It seems that C has its own quasi-objects such as 'structs' that can be considered as objects
Let's together you and I read through the Wikipedia page on object oriented programming and check off the features of C-style structs that correspond to what is traditionally considered to be object-oriented style:
(OOP) is a programming paradigm using "objects" – data structures consisting of data fields and methods together with their interactions
Do C structs consist of fields and methods together with their interactions? No.
Programming techniques may include features such as data abstraction, encapsulation, messaging, modularity, polymorphism, and inheritance.
Do C structs do any of these things in a "first class" way? No. The language works against you every step of the way.
the object-oriented approach encourages the programmer to place data where it is not directly accessible by the rest of the program
Do C structs do this? No.
An object-oriented program will usually contain different types of objects, each type corresponding to a particular kind of complex data to be managed or perhaps to a real-world object or concept
Do C structs do this? Yes.
Objects can be thought of as wrapping their data within a set of functions designed to ensure that the data are used appropriately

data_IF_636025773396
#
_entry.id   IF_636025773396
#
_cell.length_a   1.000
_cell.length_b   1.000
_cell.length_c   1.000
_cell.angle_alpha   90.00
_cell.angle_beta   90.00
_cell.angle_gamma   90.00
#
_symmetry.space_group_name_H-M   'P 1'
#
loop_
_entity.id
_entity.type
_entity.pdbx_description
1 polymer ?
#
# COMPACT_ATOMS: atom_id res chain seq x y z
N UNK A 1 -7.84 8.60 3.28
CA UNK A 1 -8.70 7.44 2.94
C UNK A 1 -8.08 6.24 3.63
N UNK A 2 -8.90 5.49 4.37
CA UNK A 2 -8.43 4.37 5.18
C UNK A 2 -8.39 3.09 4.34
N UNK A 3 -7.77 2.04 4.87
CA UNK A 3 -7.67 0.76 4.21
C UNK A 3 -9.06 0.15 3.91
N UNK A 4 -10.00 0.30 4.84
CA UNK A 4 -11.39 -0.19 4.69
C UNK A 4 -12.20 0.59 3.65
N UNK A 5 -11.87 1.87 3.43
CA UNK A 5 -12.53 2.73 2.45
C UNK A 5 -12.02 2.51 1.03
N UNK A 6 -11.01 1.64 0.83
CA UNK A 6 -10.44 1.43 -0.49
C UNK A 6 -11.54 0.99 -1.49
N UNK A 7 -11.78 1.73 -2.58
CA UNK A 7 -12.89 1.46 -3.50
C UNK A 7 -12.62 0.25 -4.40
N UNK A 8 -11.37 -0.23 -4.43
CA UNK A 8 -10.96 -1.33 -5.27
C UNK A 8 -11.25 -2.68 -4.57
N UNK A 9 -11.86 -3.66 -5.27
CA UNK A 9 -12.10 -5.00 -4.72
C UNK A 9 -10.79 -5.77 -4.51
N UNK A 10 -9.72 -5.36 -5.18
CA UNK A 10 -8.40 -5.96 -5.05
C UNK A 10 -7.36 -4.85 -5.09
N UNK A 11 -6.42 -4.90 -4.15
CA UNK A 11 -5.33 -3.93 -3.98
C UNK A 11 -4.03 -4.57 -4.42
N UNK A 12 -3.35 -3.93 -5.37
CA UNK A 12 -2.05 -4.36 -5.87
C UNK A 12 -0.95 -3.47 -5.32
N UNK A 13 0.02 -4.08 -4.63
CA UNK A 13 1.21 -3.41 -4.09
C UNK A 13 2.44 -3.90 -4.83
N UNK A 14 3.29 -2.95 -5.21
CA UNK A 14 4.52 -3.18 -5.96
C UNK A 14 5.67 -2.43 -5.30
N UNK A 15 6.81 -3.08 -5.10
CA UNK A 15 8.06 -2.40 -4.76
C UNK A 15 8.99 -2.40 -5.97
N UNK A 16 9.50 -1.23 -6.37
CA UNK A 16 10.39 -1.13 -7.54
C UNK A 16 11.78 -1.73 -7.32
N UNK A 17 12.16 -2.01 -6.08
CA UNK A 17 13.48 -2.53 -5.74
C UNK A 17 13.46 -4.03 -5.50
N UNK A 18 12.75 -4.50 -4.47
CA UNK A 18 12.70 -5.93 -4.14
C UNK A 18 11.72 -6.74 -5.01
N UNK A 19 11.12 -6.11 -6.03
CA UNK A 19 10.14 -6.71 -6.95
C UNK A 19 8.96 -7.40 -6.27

each object is capable of receiving messages, processing data, and sending messages to other objects
Can a struct itself send and receive messages? No. Can it process data? No.
OOP data structures tend to "carry their own operators around with them"
Does this happen in C? No.
Dynamic dispatch ... Encapsulation ... Subtype polymorphism ... Object inheritance ...
Open recursion ... Classes of objects ... Instances of classes ... Methods which act on the attached objects ... Message passing ... Abstraction
Are any of these features of C structs? No.
Precisely which characteristics of structs do you think are "object oriented"? Because I can't find any other than the fact that structs define types.
Now, of course you can make structs that have fields that are pointers to functions. You can make structs have fields that are pointers to arrays of function pointers, corresponding to virtual method tables. And so on. You can of course emulate C++ in C. But that is a very non-idiomatic way to program in C; you'd be better off just using C++.
And also, C files themselves are basically separate "modules", right? Then aren't modules kind of like 'objects' too?
Again, what characteristics of modules are you thinking of that makes them act like objects? Do modules support abstraction, encapsulation, messaging, modularity, polymorphism, and inheritance?
Abstraction and encapsulation are pretty weak. Obviously modules are modular; that's why they're called modules. Messaging? Only in the sense that a method call is a message and modules can contain methods. Polymorphism? Nope. Inheritance? Nope. Modules are pretty weak candidates for "objects".